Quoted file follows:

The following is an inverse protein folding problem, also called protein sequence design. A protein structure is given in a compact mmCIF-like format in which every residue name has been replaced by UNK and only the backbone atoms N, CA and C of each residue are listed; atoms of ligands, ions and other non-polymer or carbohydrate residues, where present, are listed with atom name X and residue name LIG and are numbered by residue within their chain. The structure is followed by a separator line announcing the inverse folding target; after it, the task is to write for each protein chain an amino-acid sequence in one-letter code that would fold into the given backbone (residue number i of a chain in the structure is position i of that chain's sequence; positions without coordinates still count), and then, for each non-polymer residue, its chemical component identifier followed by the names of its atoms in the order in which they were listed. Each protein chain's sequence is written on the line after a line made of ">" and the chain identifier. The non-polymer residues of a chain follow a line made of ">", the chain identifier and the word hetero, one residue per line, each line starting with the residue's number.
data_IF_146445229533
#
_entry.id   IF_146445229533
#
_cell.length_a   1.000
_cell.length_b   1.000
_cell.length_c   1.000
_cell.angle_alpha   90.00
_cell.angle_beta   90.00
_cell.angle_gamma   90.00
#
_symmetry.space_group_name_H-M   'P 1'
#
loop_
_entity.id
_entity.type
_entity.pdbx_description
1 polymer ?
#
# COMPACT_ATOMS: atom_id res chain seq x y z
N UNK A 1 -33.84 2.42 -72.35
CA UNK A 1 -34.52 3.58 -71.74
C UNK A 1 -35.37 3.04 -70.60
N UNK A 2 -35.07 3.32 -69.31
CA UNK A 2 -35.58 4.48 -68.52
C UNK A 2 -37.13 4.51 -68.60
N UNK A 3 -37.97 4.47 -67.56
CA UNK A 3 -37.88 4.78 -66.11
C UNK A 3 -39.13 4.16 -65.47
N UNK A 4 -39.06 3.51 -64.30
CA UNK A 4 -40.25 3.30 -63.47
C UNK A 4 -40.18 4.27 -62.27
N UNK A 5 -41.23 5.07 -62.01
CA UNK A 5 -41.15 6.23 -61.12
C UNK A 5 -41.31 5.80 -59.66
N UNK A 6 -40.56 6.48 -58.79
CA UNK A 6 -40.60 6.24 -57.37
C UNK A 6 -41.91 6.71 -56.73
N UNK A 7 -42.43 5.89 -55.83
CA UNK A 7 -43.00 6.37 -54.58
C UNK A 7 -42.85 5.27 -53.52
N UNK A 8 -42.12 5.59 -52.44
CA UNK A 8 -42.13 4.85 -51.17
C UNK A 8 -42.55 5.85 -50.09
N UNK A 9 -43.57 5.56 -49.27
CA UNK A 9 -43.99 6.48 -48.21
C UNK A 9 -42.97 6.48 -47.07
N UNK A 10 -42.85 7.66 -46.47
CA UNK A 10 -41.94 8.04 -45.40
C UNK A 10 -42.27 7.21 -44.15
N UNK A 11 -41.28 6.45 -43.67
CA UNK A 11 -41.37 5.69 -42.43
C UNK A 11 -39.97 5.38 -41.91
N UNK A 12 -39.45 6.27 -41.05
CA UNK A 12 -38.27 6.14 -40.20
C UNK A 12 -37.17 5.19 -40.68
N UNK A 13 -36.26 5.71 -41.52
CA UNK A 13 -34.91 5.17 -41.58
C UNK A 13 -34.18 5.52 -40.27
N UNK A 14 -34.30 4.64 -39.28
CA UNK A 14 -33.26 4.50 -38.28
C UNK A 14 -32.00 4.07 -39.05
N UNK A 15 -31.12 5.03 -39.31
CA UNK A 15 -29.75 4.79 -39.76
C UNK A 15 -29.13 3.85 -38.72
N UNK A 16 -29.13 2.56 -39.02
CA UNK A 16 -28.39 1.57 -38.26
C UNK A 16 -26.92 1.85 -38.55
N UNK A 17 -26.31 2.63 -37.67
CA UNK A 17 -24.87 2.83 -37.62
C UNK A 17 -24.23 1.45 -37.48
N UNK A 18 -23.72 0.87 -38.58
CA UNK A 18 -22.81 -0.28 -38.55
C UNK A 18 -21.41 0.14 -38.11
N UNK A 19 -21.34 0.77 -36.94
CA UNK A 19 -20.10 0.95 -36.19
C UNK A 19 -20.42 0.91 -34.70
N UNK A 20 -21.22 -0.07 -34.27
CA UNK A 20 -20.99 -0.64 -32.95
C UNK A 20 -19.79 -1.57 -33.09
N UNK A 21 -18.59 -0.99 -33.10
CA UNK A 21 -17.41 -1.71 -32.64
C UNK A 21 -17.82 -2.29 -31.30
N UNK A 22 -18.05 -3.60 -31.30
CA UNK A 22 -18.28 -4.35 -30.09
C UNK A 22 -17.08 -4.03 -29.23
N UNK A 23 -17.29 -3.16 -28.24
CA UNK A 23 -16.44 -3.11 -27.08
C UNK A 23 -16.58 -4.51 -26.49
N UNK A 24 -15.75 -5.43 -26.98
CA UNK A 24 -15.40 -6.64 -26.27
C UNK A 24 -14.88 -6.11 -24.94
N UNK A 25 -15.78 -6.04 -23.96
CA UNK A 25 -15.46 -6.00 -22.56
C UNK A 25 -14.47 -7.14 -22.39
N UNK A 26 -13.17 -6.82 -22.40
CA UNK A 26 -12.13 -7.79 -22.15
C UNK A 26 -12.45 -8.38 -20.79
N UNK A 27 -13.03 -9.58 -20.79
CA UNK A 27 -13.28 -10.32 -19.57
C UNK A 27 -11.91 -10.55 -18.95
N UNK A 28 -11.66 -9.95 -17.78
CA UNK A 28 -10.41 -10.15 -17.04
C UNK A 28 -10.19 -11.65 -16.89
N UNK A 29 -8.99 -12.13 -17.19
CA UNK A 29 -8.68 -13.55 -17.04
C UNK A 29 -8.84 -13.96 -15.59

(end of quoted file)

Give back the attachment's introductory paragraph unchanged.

The following is an inverse protein folding problem, also called protein sequence design. A protein structure is given in a compact mmCIF-like format in which every residue name has been replaced by UNK and only the backbone atoms N, CA and C of each residue are listed; atoms of ligands, ions and other non-polymer or carbohydrate residues, where present, are listed with atom name X and residue name LIG and are numbered by residue within their chain. The structure is followed by a separator line announcing the inverse folding target; after it, the task is to write for each protein chain an amino-acid sequence in one-letter code that would fold into the given backbone (residue number i of a chain in the structure is position i of that chain's sequence; positions without coordinates still count), and then, for each non-polymer residue, its chemical component identifier followed by the names of its atoms in the order in which they were listed. Each protein chain's sequence is written on the line after a line made of ">" and the chain identifier. The non-polymer residues of a chain follow a line made of ">", the chain identifier and the word hetero, one residue per line, each line starting with the residue's number.